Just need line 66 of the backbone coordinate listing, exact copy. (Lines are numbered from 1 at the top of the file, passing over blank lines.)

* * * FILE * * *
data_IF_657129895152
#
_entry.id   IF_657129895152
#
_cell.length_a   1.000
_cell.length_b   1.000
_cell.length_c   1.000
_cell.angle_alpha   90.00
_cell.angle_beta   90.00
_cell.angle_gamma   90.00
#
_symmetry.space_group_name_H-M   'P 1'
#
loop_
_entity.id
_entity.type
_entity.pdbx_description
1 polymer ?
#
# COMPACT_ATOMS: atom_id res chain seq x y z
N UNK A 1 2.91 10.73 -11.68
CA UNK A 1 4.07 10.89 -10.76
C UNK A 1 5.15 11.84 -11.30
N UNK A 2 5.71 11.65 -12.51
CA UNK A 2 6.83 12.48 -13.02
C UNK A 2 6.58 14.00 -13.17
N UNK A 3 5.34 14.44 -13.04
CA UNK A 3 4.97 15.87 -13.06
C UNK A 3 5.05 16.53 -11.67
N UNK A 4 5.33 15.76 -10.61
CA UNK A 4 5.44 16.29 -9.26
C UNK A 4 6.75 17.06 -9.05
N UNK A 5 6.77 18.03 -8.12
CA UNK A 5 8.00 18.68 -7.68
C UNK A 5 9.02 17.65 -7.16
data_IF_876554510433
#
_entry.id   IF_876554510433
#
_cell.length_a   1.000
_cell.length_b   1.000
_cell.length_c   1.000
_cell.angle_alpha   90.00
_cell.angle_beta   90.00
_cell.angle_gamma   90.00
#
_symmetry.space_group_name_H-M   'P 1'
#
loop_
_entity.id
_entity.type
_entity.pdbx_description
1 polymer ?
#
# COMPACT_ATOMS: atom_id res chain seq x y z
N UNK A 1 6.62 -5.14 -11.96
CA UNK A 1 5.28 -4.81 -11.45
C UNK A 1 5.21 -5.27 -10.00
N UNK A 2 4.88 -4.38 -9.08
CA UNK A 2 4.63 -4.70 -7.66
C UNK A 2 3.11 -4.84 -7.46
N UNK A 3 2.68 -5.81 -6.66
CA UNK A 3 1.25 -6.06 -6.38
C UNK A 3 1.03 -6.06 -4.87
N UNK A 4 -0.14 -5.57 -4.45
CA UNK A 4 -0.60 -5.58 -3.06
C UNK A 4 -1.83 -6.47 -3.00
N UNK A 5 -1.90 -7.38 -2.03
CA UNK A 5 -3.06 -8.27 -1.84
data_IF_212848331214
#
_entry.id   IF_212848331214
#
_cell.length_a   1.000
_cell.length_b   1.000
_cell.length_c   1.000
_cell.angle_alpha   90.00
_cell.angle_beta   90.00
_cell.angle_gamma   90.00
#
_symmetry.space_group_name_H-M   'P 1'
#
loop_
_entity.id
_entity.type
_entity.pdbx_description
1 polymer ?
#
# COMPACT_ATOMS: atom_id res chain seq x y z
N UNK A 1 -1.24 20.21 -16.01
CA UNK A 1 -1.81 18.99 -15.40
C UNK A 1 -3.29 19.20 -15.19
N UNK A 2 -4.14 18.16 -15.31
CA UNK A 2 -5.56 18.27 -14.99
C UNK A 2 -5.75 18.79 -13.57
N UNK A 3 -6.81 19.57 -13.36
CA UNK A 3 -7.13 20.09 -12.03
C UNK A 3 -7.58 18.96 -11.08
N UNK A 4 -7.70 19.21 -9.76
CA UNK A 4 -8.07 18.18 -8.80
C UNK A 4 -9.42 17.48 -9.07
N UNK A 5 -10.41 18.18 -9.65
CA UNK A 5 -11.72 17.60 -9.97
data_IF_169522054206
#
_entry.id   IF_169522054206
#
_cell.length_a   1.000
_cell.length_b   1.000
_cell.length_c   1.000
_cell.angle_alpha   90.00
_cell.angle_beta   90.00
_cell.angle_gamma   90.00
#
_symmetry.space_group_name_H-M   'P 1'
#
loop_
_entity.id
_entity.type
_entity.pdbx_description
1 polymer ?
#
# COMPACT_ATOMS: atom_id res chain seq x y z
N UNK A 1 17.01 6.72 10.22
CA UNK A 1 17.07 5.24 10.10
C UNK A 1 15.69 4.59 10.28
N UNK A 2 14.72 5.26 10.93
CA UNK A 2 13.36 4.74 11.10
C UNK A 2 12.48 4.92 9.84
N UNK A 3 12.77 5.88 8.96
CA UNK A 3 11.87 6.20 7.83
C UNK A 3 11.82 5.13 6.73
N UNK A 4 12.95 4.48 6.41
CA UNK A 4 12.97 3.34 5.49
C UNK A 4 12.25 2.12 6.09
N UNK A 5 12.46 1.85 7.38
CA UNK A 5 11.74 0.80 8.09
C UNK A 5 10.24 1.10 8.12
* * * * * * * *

CA UNK A 4 -0.60 -5.58 -3.06